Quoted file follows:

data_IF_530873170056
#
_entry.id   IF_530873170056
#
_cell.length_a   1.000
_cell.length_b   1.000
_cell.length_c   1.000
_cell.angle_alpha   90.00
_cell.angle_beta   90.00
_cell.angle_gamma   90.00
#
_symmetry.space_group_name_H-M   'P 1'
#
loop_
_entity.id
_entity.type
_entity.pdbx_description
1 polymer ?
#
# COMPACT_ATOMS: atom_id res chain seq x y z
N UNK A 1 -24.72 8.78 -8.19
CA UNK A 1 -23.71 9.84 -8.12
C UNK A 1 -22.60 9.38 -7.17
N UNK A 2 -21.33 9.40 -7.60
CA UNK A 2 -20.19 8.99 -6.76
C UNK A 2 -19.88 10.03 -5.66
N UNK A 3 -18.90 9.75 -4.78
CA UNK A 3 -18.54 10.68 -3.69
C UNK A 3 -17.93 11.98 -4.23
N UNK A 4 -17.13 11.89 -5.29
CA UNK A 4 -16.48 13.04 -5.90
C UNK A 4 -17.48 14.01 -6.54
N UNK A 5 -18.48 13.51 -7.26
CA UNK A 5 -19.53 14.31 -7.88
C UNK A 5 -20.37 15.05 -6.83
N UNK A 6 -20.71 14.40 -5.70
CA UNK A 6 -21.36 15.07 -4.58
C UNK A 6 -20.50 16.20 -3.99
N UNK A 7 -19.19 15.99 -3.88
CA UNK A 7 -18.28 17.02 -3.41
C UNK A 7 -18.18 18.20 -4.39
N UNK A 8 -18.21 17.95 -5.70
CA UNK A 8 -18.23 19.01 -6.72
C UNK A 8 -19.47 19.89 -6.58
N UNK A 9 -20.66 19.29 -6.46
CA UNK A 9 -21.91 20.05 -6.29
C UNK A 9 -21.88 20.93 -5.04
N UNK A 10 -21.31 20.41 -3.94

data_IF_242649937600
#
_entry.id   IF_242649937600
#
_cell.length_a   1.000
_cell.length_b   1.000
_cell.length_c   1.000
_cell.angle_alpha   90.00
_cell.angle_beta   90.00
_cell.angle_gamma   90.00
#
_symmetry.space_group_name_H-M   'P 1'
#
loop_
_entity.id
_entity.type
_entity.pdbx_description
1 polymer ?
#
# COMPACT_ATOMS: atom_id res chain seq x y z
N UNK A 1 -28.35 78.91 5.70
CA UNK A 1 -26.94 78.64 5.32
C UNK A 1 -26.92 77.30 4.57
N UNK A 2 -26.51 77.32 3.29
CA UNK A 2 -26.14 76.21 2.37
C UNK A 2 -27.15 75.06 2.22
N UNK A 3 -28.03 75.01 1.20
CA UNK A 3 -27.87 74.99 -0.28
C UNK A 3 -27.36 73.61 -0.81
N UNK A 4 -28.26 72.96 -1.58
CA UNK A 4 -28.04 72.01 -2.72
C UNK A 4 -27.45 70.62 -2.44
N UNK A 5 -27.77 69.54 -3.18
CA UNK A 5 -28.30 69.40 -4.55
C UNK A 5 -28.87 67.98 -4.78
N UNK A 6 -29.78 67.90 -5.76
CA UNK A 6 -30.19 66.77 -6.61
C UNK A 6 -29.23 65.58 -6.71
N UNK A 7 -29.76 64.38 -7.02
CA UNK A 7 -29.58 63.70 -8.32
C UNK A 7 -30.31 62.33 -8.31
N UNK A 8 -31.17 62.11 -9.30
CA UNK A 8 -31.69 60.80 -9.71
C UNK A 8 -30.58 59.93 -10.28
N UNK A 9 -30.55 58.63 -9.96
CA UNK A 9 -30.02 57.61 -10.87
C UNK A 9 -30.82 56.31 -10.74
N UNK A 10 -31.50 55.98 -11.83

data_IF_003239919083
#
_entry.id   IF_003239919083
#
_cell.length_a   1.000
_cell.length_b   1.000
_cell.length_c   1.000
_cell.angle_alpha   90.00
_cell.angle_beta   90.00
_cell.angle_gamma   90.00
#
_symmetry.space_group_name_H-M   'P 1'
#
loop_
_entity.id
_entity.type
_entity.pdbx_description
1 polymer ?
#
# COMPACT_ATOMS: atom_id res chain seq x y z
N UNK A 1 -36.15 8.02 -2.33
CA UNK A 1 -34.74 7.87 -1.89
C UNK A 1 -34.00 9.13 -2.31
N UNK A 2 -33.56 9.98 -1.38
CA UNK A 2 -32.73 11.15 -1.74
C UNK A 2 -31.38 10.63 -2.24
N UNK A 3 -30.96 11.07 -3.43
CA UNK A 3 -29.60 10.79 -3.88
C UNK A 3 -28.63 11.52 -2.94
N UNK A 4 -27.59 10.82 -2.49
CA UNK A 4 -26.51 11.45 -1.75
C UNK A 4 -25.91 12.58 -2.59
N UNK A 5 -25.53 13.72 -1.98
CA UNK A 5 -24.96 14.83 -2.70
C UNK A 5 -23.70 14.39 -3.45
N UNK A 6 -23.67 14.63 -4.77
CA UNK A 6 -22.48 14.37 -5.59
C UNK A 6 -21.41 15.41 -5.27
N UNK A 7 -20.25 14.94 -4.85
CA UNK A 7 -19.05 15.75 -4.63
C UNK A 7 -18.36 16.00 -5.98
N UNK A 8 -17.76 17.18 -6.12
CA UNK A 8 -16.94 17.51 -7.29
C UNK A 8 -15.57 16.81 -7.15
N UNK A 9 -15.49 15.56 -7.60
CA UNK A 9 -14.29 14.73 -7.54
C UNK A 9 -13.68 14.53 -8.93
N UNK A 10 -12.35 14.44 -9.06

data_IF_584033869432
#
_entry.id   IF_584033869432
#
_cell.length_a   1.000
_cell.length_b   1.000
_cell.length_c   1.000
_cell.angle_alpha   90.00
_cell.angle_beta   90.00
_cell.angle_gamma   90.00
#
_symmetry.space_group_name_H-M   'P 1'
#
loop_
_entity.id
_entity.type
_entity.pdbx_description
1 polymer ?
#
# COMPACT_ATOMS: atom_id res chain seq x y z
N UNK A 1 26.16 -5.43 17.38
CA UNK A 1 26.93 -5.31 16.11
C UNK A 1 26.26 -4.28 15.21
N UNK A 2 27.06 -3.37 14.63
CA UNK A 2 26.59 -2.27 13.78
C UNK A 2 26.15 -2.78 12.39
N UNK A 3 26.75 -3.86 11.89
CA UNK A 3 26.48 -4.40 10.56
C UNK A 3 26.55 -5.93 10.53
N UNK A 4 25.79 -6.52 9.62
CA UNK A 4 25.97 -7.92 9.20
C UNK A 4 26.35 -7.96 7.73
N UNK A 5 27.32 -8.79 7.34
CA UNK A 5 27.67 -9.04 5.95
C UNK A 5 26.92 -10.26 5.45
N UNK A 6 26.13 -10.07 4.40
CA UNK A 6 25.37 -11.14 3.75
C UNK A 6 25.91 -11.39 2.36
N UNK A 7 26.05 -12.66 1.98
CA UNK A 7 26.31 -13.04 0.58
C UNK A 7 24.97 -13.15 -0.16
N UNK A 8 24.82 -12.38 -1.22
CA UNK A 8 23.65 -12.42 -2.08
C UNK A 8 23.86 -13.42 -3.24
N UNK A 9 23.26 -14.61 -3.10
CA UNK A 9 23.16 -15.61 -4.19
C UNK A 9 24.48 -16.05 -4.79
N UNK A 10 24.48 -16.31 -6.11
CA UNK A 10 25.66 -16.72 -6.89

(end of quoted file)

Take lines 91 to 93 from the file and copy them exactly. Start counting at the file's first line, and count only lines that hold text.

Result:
CA UNK A 8 -31.69 60.80 -9.71
C UNK A 8 -30.58 59.93 -10.28
N UNK A 9 -30.55 58.63 -9.96